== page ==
Variations in seasonality of solar radiation reaching the Earth's surface arising from changes in the Earth's eccentricity, axial tilt (obliquity), and precession have contributed significantly to the pacing of the Earth's glacial-interglacial cycles over the last million years.
The axis of the Earth is tilted with respect to the plane of its orbit around the Sun.
The inclination of the Earth's axis is subject to variations between 22.1 and 24.5 degrees with a period of 41,000 years. With an increasing tilt, the difference between summer and winter insolation increases leading to stronger seasonal cycles. When obliquity is small the incoming solar radiation is more evenly distributed between the seasons.
The Earth's orbit around the sun changes on periods of about 100,000 and 400,000 years from nearly circular to slightly elliptical. This cycle is driven by other planets in the solar system. The eccentricity is a measure for the departure from a circular orbit. Currently, the eccentricity is small and the Earth's orbit is only slightly elliptical. Thus, the difference in incoming solar irradiation between the closest approach to the Sun and the furthest distance amounts only to 6.8 percent. However, the eccentricity modulates the amplitude of the precessional cycle of the Earth and thus the amplitude of the seasonality. (The amplitude of eccentricity in the animation is heavily exaggerated for illustration purposes)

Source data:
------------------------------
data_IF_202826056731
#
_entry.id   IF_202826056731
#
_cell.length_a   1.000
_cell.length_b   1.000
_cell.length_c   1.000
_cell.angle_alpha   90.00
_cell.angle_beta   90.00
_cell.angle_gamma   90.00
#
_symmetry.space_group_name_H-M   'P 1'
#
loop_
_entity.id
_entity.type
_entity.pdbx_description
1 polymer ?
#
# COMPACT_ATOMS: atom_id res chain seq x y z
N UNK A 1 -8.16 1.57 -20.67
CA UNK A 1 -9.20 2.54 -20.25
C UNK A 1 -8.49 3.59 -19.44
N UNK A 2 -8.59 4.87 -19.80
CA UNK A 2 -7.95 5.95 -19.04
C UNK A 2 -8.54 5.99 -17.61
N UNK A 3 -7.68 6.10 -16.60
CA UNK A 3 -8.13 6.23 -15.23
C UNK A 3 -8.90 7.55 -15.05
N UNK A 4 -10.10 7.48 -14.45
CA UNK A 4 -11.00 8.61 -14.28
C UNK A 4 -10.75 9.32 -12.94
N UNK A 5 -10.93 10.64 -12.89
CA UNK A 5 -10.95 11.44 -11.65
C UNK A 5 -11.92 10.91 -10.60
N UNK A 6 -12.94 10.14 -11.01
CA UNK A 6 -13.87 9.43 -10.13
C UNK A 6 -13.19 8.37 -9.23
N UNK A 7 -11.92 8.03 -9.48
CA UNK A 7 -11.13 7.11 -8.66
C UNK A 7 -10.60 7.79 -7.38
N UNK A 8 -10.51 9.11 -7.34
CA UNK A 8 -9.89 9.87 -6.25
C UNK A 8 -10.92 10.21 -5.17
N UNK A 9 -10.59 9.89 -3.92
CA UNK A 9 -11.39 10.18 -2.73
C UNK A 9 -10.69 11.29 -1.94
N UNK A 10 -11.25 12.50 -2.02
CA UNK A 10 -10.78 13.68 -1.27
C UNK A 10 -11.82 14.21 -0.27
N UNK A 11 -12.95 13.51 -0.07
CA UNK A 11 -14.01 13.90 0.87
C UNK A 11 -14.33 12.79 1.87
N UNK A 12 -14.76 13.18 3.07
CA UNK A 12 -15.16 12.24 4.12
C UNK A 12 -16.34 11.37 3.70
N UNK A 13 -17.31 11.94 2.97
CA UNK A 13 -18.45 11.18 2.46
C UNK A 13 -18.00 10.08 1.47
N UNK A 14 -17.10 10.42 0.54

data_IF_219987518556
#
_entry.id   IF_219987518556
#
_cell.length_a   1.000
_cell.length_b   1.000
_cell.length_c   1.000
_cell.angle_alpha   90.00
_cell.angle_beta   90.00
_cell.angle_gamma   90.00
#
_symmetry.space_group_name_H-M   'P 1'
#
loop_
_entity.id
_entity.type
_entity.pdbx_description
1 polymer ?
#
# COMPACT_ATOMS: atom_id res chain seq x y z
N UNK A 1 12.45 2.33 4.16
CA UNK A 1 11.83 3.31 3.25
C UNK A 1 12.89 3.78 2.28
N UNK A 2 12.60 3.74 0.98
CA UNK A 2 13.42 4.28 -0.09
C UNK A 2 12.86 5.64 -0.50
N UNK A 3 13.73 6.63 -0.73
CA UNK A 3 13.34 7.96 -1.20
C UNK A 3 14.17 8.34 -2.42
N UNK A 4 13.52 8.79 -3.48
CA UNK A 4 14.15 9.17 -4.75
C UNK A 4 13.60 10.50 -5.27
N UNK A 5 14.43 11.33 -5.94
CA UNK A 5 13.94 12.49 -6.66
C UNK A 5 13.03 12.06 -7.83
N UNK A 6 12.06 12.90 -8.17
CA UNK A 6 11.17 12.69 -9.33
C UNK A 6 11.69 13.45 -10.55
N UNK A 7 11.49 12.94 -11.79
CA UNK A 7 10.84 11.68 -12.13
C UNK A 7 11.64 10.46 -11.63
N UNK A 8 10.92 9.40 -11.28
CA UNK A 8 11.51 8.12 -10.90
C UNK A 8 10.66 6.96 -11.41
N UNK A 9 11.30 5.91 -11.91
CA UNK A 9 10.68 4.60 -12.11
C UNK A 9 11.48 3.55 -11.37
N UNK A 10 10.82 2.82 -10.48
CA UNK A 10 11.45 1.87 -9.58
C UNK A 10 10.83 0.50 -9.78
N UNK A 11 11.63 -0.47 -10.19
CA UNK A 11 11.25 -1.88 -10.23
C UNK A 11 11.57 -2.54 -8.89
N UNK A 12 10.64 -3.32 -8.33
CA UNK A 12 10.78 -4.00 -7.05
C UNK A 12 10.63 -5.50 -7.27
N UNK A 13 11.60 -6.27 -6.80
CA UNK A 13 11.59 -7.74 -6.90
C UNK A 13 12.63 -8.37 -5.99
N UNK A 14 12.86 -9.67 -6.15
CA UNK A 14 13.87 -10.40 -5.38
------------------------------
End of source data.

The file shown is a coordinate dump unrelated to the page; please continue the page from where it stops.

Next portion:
Precession describes a gyroscopic motion of the Earth's axis generated by the Sun and the Moon. The orientation of the Earth's axis with respect to the fixed stars changes with a period of about 23,000 years. Currently, summers in the Southern Hemisphere occur when the Southern Hemisphere is closer to the Sun. Thus, the Southern Hemisphere experiences a greater difference between summer and winter insolation while the Northern Hemisphere experiences milder seasons. This will be reversed in about 11,000 years from now. The effect of precession is modulated by eccentricity as can be seen by the fact that in a perfectly circular orbit (zero eccentricity) there would be no effect of precession on the distribution of incoming solar radiation over the seasons and the two hemispheres.